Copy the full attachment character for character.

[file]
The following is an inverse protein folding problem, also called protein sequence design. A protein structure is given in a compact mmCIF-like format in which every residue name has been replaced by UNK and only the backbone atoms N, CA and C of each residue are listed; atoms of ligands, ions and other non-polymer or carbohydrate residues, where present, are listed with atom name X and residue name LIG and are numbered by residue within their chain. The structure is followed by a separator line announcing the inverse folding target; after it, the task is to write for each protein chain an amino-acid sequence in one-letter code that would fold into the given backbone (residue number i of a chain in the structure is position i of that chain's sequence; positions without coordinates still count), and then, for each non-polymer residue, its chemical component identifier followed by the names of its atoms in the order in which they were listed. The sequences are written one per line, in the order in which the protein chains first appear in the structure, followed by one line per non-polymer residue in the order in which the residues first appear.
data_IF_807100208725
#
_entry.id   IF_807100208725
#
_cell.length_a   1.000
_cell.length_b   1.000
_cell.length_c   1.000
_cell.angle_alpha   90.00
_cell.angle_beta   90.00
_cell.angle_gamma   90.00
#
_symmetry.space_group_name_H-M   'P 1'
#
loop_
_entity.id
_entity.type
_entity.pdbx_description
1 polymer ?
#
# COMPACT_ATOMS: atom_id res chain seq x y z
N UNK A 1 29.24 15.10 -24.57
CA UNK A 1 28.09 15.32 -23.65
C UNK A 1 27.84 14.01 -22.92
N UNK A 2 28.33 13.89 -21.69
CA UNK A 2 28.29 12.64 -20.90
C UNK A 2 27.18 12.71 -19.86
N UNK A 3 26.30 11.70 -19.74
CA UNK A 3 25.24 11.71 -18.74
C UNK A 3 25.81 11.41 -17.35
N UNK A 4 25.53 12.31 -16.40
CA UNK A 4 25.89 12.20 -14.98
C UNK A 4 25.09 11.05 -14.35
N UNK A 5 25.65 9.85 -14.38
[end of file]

The following is an inverse protein folding problem, also called protein sequence design. A protein structure is given in a compact mmCIF-like format in which every residue name has been replaced by UNK and only the backbone atoms N, CA and C of each residue are listed; atoms of ligands, ions and other non-polymer or carbohydrate residues, where present, are listed with atom name X and residue name LIG and are numbered by residue within their chain. The structure is followed by a separator line announcing the inverse folding target; after it, the task is to write for each protein chain an amino-acid sequence in one-letter code that would fold into the given backbone (residue number i of a chain in the structure is position i of that chain's sequence; positions without coordinates still count), and then, for each non-polymer residue, its chemical component identifier followed by the names of its atoms in the order in which they were listed. The sequences are written one per line, in the order in which the protein chains first appear in the structure, followed by one line per non-polymer residue in the order in which the residues first appear.
data_IF_807100208725
#
_entry.id   IF_807100208725
#
_cell.length_a   1.000
_cell.length_b   1.000
_cell.length_c   1.000
_cell.angle_alpha   90.00
_cell.angle_beta   90.00
_cell.angle_gamma   90.00
#
_symmetry.space_group_name_H-M   'P 1'
#
loop_
_entity.id
_entity.type
_entity.pdbx_description
1 polymer ?
#
# COMPACT_ATOMS: atom_id res chain seq x y z
N UNK A 1 29.24 15.10 -24.57
CA UNK A 1 28.09 15.32 -23.65
C UNK A 1 27.84 14.01 -22.92
N UNK A 2 28.33 13.89 -21.69
CA UNK A 2 28.29 12.64 -20.90
C UNK A 2 27.18 12.71 -19.86
N UNK A 3 26.30 11.70 -19.74
CA UNK A 3 25.24 11.71 -18.74
C UNK A 3 25.81 11.41 -17.35
N UNK A 4 25.53 12.31 -16.40
CA UNK A 4 25.89 12.20 -14.98
C UNK A 4 25.09 11.05 -14.35
N UNK A 5 25.65 9.85 -14.38